Litecoin vs. Bitcoin FAQs
What Is Litecoin Used For?
Given all the hoopla around its prices and market cap, it may seem that Litecoin exists mainly to be bought and sold back and forth, to paraphrase the old traders' joke about soybeans. In actuality, though, Litecoin— like all cryptocurrencies—is a form of digital money. So it can be used by individuals and institutions to purchase things and to transfer funds between accounts.
Its relative speed and cheapness make it ideal for smaller, everyday transactions. Participants operate directly, without the use of an intermediary like a bank, credit card company, or payment processing service.
Can You Convert Litecoin to Bitcoin?
You can convert litecoins to bitcoins, and vice versa—similar to the way you can exchange fiat currencies, like changing dollars into pounds, or yen into euros. Since both are leading, and highly liquid cryptocurrencies, there is generally no problem in swapping one for the other.
To do so, you need to have an account with a cryptocurrency trading or exchange platform or trading app. The amount you'll receive in the conversion depends, of course, on the current prices for each currency.
Can I Send Litecoin To a Bitcoin Address?
It's important to understand cryptocurrency conversion because you can't send Litecoin to a Bitcoin address—even if it's in the same wallet—and vice versa. If you do, the money will be lost. Recovery may be possible if you have seed backups for the keys that let you access your account, but it's difficult.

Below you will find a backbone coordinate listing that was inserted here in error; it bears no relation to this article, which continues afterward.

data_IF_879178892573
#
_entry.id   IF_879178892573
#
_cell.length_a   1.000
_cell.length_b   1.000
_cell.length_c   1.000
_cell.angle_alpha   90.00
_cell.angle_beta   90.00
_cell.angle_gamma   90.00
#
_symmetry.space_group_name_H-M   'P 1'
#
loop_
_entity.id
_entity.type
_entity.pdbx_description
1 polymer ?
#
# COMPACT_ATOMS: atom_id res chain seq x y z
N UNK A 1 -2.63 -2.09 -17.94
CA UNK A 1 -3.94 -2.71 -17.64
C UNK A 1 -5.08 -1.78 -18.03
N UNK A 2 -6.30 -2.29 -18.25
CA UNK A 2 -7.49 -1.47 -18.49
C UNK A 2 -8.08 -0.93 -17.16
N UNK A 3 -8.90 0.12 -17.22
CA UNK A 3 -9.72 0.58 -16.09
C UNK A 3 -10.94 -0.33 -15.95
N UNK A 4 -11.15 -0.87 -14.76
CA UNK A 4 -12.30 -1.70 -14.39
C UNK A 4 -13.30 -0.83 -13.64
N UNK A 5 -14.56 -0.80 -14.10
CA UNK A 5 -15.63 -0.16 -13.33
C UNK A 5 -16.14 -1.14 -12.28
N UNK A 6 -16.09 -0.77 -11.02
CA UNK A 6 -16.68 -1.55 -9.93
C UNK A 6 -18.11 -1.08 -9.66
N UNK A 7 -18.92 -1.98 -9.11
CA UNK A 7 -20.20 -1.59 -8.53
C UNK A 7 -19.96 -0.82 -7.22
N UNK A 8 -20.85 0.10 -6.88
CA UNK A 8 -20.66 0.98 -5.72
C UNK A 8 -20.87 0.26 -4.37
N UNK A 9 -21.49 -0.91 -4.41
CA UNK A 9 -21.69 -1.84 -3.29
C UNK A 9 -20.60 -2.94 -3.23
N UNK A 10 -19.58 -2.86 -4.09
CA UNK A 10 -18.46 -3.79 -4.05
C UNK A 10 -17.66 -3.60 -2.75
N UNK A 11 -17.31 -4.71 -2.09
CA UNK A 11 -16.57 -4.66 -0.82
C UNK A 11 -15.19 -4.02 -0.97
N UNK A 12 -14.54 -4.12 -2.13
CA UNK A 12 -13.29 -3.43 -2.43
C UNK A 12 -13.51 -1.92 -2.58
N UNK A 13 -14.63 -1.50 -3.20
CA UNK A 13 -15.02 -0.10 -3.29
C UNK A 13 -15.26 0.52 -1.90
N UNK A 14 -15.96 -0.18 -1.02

Can Litecoin Overtake Bitcoin?
Whether Litecoin could ever overtake Bitcoin as the number one cryptocurrency is a matter of speculation. Bitcoin remains the original digital money, and to many, its name is synonymous with cryptocurrency in general— practically a generic term, like Kleenex is to facial tissue.
If any other crypto were to knock Bitcoin off the throne, Ethereum (the current number two), or one of the other higher-ranked currencies might be more likely candidates. Still, some analysts like Litecoin's fundamentals. "Litecoin can process transactions quicker than bitcoin, and its quicker block time suggests that it can handle more capacity than bitcoin," stock-picker Sean Williams wrote in a 2018 article for The Motley Fool, adding "it most definitely has the tools to push aside bitcoin and become the go-to medium of exchange for digital currency users."
While Bitcoin and Litecoin may, relatively speaking, be the gold and silver of the cryptocurrency space today, history has shown that the status quo in this fast-moving and still-developing sector can change in even a few months. It remains to be seen whether the cryptocurrencies with which we have become familiar will retain their stature in the months and years to come.